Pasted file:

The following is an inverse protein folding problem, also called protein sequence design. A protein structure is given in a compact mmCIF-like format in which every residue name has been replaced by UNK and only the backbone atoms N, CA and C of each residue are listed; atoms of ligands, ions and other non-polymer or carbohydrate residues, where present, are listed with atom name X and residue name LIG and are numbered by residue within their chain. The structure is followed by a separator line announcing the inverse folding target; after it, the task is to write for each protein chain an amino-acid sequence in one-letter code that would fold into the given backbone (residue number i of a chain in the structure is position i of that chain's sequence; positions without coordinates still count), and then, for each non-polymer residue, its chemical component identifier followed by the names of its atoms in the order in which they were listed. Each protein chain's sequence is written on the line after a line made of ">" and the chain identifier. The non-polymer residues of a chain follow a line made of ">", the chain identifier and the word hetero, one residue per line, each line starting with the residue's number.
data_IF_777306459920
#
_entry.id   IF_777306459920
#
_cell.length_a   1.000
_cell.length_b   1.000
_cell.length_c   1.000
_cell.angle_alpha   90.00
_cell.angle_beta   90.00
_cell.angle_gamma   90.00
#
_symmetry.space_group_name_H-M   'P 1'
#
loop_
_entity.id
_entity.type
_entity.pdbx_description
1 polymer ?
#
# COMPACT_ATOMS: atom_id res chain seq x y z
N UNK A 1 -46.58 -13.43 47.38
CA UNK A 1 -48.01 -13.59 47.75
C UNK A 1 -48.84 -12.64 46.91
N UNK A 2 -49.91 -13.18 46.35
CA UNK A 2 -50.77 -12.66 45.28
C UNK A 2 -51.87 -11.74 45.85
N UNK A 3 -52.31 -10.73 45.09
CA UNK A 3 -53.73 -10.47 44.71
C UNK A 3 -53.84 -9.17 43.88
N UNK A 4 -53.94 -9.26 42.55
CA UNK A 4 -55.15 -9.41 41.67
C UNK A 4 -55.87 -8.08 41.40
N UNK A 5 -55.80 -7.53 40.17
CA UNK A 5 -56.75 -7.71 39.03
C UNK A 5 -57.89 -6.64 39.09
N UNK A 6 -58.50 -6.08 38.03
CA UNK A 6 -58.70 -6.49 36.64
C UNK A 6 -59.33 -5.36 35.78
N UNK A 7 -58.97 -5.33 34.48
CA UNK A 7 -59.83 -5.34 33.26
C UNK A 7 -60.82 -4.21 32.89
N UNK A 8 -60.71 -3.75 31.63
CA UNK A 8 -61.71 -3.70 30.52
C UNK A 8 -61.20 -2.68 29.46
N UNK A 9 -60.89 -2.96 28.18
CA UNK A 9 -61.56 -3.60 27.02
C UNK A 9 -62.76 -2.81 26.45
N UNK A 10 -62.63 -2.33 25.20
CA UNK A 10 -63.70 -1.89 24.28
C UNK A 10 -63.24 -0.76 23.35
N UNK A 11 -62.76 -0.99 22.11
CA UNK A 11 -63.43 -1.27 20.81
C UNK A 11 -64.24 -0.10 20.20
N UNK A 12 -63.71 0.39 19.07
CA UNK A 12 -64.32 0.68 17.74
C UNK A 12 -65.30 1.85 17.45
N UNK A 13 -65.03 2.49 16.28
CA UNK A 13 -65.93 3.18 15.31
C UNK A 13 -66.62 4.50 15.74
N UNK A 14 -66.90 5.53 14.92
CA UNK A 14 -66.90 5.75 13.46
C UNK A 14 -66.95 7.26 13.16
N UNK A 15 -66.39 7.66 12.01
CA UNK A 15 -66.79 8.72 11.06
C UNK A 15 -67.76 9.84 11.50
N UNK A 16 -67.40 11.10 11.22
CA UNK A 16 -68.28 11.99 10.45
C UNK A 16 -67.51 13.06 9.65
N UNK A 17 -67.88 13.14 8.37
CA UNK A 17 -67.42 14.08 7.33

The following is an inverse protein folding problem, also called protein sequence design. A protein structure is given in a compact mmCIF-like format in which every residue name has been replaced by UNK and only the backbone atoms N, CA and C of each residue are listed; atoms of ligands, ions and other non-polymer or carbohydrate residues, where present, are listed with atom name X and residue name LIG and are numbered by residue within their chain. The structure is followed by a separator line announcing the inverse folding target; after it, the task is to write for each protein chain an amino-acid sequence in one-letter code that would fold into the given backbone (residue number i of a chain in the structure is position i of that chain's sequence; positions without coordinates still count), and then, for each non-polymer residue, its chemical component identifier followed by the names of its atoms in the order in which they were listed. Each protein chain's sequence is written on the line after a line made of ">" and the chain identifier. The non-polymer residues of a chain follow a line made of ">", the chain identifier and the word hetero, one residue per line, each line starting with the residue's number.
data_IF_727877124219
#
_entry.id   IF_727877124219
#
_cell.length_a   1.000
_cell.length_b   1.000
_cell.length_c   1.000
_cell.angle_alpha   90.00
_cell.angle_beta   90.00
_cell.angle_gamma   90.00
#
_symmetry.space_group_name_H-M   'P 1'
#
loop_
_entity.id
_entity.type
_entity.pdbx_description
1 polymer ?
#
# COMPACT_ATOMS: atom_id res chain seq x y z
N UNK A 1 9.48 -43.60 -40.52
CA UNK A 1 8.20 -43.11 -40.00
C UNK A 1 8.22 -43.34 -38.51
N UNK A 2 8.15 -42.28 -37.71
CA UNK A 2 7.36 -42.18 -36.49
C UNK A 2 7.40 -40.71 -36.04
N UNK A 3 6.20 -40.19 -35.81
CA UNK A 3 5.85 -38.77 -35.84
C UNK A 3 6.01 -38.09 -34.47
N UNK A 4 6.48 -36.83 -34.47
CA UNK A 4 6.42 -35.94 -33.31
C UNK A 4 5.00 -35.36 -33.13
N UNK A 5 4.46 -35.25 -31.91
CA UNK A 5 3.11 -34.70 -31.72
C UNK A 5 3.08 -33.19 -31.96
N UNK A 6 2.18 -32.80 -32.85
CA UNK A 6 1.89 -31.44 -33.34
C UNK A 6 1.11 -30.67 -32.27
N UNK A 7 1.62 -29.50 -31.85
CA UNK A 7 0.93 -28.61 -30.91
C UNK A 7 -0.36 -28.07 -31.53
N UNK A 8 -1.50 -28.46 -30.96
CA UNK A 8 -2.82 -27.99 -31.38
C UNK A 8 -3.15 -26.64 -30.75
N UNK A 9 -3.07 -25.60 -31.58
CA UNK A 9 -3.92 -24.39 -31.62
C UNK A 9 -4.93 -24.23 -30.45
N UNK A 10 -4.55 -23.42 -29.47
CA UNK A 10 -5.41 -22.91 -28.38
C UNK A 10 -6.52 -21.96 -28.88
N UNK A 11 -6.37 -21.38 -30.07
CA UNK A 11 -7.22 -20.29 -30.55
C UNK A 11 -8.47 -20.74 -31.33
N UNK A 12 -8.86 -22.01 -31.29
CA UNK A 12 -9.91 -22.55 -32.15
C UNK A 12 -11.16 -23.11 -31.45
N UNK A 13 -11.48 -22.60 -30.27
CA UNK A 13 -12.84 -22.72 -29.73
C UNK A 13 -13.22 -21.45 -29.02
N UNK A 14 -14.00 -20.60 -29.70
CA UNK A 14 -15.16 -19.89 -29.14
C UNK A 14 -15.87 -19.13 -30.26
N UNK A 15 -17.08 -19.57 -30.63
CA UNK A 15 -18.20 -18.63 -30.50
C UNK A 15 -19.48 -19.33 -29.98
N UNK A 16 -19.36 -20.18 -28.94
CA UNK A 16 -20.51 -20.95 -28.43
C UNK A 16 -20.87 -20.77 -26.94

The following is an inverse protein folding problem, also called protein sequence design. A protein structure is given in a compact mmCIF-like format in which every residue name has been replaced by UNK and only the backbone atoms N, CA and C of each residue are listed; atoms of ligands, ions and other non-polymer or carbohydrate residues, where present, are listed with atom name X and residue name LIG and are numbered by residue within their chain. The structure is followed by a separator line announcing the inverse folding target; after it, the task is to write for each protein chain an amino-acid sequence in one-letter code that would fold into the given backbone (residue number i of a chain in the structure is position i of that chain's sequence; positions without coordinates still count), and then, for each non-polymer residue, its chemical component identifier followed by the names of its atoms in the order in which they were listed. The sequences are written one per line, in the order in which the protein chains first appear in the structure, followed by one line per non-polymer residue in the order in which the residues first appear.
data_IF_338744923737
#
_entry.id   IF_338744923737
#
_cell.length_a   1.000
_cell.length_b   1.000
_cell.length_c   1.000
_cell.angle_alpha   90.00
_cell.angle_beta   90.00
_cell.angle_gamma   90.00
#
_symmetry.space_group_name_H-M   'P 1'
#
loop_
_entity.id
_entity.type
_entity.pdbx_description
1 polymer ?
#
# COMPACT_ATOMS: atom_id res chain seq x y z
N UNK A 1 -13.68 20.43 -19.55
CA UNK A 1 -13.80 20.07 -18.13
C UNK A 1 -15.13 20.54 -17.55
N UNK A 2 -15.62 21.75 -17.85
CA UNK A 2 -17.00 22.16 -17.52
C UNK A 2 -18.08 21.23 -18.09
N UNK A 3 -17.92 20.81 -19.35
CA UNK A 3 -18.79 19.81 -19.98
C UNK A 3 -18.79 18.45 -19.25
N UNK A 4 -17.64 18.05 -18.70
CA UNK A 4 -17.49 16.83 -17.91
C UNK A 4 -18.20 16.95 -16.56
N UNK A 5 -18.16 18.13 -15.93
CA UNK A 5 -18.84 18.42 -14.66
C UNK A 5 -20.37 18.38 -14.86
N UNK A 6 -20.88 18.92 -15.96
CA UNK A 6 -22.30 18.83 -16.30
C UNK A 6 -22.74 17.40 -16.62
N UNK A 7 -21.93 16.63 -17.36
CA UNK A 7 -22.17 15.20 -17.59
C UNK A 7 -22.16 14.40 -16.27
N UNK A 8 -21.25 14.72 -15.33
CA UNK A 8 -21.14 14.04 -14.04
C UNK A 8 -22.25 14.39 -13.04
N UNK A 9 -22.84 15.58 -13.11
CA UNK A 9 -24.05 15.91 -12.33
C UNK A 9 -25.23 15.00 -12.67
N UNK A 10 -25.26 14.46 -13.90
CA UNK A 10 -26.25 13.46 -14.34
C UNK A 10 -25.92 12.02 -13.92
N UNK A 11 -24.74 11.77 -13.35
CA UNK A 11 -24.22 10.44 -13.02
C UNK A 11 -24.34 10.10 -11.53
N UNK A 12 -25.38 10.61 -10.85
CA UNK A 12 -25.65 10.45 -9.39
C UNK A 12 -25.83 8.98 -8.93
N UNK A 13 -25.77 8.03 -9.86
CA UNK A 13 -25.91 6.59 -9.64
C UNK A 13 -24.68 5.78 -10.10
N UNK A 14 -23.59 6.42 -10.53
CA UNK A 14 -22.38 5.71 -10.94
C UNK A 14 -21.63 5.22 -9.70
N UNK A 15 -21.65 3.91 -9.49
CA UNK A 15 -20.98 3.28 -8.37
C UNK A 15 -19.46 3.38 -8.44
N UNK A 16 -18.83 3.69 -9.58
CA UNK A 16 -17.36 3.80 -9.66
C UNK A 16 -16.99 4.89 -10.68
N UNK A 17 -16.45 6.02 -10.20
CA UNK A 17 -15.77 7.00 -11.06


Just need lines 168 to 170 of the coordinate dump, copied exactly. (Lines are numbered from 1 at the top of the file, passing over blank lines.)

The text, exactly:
N UNK A 3 -17.92 20.81 -19.35
CA UNK A 3 -18.79 19.81 -19.98
C UNK A 3 -18.79 18.45 -19.25